Off-milk, the rat patrol, goldfish, leprechauns and East Timor.
Yeuck. 2 day old milk in fridge has gone off, curdling the first tea of the day.
I have hated anything yogurt-like since my childhood – when it did not really exist in Britain. But milk would frequently go off on the doorstep (we had no fridge then) and at primary school (where we got one third of a pint each at break time every day) when the milk crates were sometime stacked agains the radiator (!) It has given me and other members of my family an aversion to any form of ‘off milk’.
Strangely enough I don’t object to yoghourt (how DO you spell it?) as an ingredient in curries where its taste tends to disappear, and I tolerate buttermilk when making soda bread (which I do most weeks). Yet I grit my teeth and curdle milk with lemon juice for making soda bread when buttermilk is in short supply. Weird that.
Up very early again thanks to the chickens. (I saw an ad last night which told me to should be getting lots of sleep at the moment – it was selling beds – but I seem to be getting less sleep than usual, sometimes as little as 4 hours).
Ate my muesli watching the first part of a rerun of another excellent Al Jazeera documentary about the corrupt world of arms dealing. https://www.aljazeera.com/programmes/specialseries/2018/12/shadow-world
On Sky News, Manchester’s Mayor Andy Burnham’s interview with Kay Burley exposed more government incompetence over its purchase of untested sub-standard Personal Protective Equipment (PPE) from Turkey, and the lack of a comprehensive testing infrastructure. He expressed his concern about the South-east-centric decision-making of the government, and complained that regional leaders are not being properly consulted. London may have ‘peaked’ but the virus has not yet reached its peak in the north-east, so lifting lockdown restrictions may be dangerously premature, he argued.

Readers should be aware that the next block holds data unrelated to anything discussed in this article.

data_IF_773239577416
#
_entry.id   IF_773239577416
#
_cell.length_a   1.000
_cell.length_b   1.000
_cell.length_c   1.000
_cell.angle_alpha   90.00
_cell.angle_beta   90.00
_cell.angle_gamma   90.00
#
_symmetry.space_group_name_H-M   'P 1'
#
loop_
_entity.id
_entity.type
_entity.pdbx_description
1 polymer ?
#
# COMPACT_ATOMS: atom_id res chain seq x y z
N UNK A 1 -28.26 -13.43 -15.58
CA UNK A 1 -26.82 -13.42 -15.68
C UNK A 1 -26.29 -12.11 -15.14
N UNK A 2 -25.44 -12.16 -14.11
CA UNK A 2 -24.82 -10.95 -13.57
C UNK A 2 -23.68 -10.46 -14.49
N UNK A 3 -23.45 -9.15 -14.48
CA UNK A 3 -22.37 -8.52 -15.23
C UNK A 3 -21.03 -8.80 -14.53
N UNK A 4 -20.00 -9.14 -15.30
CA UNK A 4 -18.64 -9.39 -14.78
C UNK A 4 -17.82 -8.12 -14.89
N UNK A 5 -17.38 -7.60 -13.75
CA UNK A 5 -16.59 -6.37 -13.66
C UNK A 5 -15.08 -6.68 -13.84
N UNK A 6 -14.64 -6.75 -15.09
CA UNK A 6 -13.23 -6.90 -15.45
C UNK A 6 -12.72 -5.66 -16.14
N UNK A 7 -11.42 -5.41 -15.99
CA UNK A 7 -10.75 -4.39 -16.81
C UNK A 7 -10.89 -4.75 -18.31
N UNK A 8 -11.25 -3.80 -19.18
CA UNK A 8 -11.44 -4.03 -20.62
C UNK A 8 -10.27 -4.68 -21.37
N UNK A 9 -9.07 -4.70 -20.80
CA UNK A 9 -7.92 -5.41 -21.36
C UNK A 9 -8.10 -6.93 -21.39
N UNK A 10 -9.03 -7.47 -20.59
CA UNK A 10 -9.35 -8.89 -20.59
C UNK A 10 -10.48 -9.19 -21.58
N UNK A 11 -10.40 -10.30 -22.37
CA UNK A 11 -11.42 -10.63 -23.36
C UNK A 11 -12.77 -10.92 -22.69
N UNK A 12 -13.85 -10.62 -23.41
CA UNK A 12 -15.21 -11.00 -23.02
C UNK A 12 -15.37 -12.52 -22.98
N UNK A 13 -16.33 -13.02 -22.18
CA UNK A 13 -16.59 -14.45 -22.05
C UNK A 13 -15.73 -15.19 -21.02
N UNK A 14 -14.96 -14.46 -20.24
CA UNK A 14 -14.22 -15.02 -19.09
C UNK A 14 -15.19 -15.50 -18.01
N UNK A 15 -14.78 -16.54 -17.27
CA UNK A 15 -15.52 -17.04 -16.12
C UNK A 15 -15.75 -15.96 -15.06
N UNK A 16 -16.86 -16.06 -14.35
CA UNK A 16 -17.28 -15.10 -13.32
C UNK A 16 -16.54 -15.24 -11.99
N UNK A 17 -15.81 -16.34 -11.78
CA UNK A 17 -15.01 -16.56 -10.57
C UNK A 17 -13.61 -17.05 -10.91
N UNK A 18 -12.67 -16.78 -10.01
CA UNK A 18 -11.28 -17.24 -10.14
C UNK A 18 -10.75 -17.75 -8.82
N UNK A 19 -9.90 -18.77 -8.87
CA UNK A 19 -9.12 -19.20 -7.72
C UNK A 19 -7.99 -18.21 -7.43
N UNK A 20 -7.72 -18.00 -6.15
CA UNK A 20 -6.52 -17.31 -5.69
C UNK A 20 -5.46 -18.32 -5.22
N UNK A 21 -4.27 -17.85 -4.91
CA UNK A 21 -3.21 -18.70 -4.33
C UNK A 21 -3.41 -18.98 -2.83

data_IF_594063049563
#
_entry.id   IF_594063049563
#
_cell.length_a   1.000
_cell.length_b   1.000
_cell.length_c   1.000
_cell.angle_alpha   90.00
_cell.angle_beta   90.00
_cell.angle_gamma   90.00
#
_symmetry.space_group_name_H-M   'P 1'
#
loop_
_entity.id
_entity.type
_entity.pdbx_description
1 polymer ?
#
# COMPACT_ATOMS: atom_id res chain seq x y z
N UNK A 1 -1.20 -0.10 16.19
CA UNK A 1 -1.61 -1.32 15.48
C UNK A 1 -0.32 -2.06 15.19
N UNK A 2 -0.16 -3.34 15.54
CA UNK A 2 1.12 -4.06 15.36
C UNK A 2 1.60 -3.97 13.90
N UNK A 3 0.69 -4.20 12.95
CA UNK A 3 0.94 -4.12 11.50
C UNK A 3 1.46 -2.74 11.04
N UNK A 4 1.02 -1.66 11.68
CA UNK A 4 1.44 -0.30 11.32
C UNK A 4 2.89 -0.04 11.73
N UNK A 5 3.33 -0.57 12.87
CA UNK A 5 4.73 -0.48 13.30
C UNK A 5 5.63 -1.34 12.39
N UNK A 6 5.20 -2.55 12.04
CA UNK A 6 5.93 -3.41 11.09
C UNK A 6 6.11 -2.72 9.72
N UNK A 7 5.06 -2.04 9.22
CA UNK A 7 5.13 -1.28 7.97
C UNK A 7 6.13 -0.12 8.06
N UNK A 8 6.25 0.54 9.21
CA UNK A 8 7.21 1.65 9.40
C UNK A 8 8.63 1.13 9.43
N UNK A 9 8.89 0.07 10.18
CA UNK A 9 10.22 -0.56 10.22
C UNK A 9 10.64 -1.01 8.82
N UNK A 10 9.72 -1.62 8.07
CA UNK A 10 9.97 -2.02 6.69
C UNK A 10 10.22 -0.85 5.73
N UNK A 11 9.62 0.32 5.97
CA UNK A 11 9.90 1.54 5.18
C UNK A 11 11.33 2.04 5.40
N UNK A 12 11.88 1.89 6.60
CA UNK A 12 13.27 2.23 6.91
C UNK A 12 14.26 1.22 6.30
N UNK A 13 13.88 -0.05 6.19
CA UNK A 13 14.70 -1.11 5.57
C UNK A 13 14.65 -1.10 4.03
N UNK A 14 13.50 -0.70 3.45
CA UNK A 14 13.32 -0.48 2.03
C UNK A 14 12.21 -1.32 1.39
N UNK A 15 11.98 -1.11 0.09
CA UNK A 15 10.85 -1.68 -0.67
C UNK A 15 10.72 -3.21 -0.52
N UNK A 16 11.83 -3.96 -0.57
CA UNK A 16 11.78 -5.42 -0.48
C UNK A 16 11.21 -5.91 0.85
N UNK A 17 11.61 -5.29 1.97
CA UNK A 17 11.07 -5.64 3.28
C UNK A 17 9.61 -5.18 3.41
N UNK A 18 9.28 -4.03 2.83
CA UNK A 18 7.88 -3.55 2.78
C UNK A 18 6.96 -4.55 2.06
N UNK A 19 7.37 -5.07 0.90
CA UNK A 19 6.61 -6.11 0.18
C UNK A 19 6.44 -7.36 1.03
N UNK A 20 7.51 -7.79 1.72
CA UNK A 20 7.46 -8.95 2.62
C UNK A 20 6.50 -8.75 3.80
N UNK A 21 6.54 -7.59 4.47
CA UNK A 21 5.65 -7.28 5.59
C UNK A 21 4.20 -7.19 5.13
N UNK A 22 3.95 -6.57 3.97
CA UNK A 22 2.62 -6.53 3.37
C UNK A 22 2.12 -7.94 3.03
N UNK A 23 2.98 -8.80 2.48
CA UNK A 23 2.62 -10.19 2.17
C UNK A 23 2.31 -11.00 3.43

Soon after the council’s pest control operative (PCO) arrived at my neighbours, and pretty much straight away said “Get rid of the chickens and you’ll get rid of the rats,” as predicted. I did point out that rats had been around even before I had chickens, and he was perfectly civil about it. Turns out he was trained by the very ‘ratman’ I had arranged to come this afternoon. He put poison down on the neighbour’s side of the wall to the chicken coop under which the rats are burrowing – so now they have a choice of poisons. He will return to check progress next week and advised that I cancel, or at least postpone my £200 PCO, which I did at once. No problem.
The One True Goldfish lives! I have a selection of brightly coloured fish in my pond, restocked after herons took the seven mature fish I started with. The next batch including red brocade Shubunkins, Common Goldfish – which look just like they sound – a Golden Orfe, which are white (there were three but two mysteriously died within days of each other, along with one of the 8 known frogs, a few years back), and two Brown Goldfish. There are now at least 12 fish, sometimes 14 have been seen. The one/s you rarely see are the true (brown) goldfish – which make sense. What sensible creature would develop a colour scheme so easily seen, especially from above? Most animals go for camouflage, and fish are no different. The true goldfish has a golden underbelly, but its back is dark brown, making it very difficult to be seen. You only notice when there is a sudden disturbance on the surface but no sign of a fish, or when it silently appears in silhouette as it swims above one of its bright coloured companions. I like to think these originals have a certain distain for the other gaudy inhabitants of the pond who have been bred for their striking colours with little thought for their safety.